September 15, 2016 • By Dennis Beaver
On Sunday, Aug. 21 at 10 a.m., readers Laura Salinas and her fiancee Jeff Guardiola purchased a 15.6 inch, Windows 10, Acer Aspire E15 laptop computer from the East Hills Target store in Bakersfield. They drove home, plugged it in to charge the battery, and then at around 3 p.m., turned it on.
At that moment, their nightmare began, when “Augustin, Jr.” appeared on the log-in screen, requesting a password.
“Who is Augustin, Jr. and how could his name be on my new computer?” Laura wondered. She would soon discover that the screen was a 13 inch, not 15.6, and was running Windows 8, and much more.
“The serial number on the computer did not match the number on the box which was taped to appear new and unopened. But to top it off, it wasn’t an Acer! It was an Asus! How this used computer got in the Acer box was a mystery, so we returned at 4 o’clock for an exchange, which we thought would be simple and only take a few minutes,” she explained.
It would prove to anything but simple.
The couple walked directly to the electronics department, explained to a clerk that a different computer was in the box than what should have been, and asked that it be exchanged.
“Almost immediately, both the electronics department manager and a loss prevention employee appeared, refused to examine the computer, and within a few minutes, their smiles and helpful attitude were replaced by glacial stares,” she explained.
Had the Acer been purchased someone who put an old, used computer in the box, and, then, not checked by Customer Service during the exchange, the box winds up back on the sales floor and our readers buy it? Or, was the couple trying to rip off Target?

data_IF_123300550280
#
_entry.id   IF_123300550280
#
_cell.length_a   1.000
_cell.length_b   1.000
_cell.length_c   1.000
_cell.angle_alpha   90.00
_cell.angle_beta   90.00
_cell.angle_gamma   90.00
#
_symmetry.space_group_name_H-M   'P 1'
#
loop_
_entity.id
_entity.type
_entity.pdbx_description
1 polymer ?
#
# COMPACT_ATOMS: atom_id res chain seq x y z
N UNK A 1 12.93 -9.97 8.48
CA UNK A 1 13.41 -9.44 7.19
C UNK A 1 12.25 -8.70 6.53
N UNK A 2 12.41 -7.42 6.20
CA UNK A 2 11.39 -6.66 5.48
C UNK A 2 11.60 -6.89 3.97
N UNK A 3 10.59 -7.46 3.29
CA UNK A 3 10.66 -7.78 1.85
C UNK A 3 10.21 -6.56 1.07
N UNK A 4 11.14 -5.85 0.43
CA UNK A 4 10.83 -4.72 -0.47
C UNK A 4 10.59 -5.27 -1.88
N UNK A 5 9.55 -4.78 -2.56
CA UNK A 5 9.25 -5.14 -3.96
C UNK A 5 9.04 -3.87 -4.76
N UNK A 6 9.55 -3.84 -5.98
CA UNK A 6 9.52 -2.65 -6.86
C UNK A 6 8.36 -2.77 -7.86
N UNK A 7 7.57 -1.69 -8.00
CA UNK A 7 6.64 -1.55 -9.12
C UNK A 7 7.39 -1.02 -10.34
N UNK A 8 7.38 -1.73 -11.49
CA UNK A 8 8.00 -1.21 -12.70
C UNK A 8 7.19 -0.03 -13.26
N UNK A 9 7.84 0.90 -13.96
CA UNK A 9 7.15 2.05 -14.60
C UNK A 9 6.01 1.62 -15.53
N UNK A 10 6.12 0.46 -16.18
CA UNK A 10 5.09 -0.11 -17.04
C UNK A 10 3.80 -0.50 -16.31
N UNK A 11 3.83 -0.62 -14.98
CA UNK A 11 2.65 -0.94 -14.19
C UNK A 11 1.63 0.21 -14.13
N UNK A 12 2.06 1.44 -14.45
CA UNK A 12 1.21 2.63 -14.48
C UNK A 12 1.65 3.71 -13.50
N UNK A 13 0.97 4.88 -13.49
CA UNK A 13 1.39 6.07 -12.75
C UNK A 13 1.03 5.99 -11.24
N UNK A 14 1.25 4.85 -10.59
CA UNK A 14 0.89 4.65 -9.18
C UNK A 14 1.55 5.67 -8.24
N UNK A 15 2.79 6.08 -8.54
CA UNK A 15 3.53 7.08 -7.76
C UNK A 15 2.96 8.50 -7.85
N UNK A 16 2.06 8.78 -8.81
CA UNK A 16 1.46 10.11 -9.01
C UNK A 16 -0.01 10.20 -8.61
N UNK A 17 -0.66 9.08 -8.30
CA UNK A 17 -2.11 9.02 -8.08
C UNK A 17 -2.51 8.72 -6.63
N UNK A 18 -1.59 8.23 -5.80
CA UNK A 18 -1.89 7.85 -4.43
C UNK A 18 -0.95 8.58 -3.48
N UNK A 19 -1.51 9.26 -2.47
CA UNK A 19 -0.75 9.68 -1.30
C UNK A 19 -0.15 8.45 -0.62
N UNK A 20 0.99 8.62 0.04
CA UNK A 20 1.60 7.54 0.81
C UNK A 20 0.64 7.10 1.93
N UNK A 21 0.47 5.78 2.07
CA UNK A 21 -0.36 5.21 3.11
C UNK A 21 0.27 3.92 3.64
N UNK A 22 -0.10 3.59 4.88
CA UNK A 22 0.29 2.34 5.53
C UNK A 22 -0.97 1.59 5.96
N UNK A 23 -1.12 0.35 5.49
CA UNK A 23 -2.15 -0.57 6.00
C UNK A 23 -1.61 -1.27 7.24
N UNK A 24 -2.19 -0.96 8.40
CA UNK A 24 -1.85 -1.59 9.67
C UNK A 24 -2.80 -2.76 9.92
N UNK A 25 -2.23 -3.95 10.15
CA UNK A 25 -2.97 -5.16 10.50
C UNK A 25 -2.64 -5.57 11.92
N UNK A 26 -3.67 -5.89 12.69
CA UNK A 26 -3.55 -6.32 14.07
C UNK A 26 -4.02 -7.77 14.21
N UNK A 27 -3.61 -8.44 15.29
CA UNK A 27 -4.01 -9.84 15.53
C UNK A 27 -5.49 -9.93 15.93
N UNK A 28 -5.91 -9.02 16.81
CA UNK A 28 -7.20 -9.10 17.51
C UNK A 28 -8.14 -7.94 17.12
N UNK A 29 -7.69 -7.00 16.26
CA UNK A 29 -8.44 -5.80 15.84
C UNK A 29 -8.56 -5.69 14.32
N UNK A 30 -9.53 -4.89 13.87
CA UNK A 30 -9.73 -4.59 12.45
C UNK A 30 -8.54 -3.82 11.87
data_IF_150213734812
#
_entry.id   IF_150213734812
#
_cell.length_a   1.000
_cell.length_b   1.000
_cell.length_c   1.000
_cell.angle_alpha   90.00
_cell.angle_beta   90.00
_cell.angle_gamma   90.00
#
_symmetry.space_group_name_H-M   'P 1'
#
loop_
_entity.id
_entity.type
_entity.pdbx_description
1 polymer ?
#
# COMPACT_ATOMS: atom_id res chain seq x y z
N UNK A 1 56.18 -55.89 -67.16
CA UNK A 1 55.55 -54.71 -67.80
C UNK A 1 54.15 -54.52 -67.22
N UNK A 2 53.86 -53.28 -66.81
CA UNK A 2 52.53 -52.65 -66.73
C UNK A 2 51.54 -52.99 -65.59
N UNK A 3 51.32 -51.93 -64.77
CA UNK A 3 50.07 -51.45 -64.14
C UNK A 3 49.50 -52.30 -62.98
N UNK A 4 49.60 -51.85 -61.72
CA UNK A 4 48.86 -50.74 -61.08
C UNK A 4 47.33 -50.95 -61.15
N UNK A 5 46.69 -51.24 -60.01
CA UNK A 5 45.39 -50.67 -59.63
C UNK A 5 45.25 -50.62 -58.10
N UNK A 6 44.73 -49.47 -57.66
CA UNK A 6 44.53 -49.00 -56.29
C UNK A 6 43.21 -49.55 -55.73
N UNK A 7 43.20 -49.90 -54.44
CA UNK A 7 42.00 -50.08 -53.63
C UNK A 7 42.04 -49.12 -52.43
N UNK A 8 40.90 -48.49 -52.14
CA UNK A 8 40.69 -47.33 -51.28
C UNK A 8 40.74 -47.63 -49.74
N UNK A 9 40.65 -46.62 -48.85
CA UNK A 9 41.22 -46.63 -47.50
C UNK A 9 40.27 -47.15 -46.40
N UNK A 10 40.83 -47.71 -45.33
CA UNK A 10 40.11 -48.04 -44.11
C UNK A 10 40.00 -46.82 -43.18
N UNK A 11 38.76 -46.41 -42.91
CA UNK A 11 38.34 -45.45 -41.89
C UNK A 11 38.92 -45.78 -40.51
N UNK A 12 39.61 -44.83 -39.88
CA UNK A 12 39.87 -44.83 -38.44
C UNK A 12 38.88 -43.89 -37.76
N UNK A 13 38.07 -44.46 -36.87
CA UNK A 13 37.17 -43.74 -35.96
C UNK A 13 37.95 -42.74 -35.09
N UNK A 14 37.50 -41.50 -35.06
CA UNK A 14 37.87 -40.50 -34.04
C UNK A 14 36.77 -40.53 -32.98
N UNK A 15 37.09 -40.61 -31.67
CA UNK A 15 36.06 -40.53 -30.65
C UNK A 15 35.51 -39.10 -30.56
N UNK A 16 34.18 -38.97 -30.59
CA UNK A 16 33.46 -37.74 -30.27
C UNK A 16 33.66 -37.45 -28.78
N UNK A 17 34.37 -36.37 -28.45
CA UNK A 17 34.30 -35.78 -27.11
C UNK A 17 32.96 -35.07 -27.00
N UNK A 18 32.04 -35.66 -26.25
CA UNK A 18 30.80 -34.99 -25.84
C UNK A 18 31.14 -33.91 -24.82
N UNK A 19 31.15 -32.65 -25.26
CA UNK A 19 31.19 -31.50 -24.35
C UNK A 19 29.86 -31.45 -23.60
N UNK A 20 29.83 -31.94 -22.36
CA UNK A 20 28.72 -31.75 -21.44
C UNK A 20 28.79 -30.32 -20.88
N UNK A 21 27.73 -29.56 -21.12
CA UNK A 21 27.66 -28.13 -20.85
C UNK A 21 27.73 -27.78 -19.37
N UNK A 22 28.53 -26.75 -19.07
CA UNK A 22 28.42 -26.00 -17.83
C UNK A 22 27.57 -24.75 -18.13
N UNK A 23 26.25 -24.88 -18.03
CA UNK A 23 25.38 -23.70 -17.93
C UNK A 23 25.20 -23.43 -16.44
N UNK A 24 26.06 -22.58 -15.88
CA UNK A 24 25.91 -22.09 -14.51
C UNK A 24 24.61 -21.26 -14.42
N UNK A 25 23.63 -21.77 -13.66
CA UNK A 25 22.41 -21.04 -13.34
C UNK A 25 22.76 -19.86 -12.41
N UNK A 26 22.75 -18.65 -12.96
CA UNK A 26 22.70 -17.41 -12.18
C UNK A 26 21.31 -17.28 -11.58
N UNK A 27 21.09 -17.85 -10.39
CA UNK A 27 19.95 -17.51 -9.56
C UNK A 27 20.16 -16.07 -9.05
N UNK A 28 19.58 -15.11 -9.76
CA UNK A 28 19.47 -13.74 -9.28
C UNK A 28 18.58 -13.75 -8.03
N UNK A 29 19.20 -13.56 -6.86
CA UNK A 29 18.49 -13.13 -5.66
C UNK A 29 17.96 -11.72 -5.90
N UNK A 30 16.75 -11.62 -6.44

“Retailers such as Target keep a history of items that have a serial number in their inventory control system. Type in or scan the numbers, and you will know if had been sold and returned, of if this is the first sale,” Southern Florida-based private investigator Peter Crosa told You and the Law, adding, “An accurate history is important for such things as product recalls and should be available at the floor level to store employees.”
We asked Laura if the Target employees ran the serial number when they returned.
“They did, and the serial number on the box came back as never having been sold before! They didn’t just refuse to believe us, but would not provide the telephone number to a manager, treated us like thieves, and finally ordered us leave the store. I was in tears!” Laura —8½ months pregnant — explained.
On Monday, Aug. 22, Laura contacts You and the Law, we call the Target store, and speak with a manager whose tone of voice says, “You are trying to help crooks get away with stealing from us.” Next call — to company headquarters in Minneapolis, Minnesota and Senior Public Relations Associate, Megan Boyd — who promises to “look into this and get right back to us.”
We never did hear from Megan, but Laura receives a voice mail from Gabriel at the Target store. “You may exchange the computer.”
Next, with Laura on the line, we speak with Gabriel. “So, why are you now agreeing to exchange the computer?” His answer reveals a huge, system-wide problem at Target which puts their customers at risk of being falsely accused of theft.
“After your call to Public Relations, corporate ran the serial number on a different data base and found that the computer had in fact been sold and returned by someone else. But when we entered the same numbers into our system, the information showed that it had never been sold before, so it appeared they were trying to defraud Target.”
To private investigator Crosa, based on that information, “Conclusions and the actions of the store personal were understandable.”
On Wednesday, Aug. 24 at 2:33 p.m. we emailed Target Public Relations the following:
By depriving your employees the ability of accurately searching a product’s sale/return history, two innocent people found themselves treated as criminals. Why does Target not provide its employees full access to the sale/return history of items with serial numbers, such as computers, to prevent situations like this from occurring?
What steps, if any, are you taking company-wide to enable a proper serial number search to be conducted?
We are still waiting for Target to reply. Laura and Jeff are owed an apology. Perhaps when CEO Brian Cornell sees this story he might just give them both a call.
Dennis Beaver practices law in Bakersfield and enjoys hearing from his readers. Contact Dennis Beaver.